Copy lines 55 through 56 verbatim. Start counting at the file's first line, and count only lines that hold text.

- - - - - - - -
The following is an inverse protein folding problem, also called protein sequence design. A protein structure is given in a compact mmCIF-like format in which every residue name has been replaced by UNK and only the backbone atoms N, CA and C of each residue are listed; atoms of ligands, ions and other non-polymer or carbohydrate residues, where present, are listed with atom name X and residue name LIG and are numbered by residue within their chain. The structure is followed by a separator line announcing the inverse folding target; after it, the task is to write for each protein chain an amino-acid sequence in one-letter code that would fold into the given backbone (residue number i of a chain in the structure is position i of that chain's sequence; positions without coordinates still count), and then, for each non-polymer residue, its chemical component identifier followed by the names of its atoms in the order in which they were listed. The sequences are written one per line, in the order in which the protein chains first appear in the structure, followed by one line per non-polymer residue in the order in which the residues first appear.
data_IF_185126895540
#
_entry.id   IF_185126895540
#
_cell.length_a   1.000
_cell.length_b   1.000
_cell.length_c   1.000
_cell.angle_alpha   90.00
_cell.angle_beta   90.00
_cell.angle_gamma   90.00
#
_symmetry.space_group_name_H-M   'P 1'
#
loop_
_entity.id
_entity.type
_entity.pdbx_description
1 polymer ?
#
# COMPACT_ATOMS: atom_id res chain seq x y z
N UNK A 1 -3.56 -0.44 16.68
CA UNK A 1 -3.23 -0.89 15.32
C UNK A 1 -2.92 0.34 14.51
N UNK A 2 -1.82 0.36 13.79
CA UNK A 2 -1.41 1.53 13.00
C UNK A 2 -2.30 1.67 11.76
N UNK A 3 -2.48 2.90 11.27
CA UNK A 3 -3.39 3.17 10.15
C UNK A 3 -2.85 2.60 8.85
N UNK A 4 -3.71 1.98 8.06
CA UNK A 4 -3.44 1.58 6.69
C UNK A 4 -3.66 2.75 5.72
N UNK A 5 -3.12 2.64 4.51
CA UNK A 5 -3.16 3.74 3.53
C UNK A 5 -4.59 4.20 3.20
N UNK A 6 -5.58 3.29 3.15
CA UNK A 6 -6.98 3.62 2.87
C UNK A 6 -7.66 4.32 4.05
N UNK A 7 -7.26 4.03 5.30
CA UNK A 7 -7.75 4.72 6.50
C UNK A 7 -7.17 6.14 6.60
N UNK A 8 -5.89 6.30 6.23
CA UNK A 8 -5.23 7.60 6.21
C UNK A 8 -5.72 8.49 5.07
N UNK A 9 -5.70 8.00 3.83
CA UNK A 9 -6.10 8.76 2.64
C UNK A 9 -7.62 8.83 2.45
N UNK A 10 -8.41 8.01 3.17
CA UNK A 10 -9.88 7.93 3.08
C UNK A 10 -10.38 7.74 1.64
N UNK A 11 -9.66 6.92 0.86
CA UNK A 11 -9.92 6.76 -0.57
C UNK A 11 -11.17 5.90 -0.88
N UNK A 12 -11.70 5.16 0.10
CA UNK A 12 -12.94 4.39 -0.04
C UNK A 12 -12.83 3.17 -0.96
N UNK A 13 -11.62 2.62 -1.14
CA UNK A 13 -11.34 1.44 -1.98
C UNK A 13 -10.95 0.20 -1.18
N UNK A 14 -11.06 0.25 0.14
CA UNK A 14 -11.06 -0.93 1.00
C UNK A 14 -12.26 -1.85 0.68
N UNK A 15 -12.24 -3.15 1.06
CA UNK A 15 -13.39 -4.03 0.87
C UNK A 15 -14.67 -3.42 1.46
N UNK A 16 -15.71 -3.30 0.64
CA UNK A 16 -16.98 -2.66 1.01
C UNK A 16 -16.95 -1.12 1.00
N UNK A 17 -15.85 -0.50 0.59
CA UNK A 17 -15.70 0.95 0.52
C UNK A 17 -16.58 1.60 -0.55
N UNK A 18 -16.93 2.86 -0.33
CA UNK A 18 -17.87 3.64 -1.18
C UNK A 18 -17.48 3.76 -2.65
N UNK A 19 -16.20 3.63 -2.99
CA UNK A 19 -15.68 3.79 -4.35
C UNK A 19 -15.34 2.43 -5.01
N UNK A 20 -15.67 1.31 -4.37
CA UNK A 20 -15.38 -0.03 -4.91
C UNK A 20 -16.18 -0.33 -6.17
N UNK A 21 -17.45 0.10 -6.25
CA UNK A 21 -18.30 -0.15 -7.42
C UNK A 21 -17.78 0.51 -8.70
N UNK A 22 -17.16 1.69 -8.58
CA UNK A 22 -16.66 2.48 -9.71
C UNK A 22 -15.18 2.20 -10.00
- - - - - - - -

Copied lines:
N UNK A 12 -11.70 5.16 0.10
CA UNK A 12 -12.94 4.39 -0.04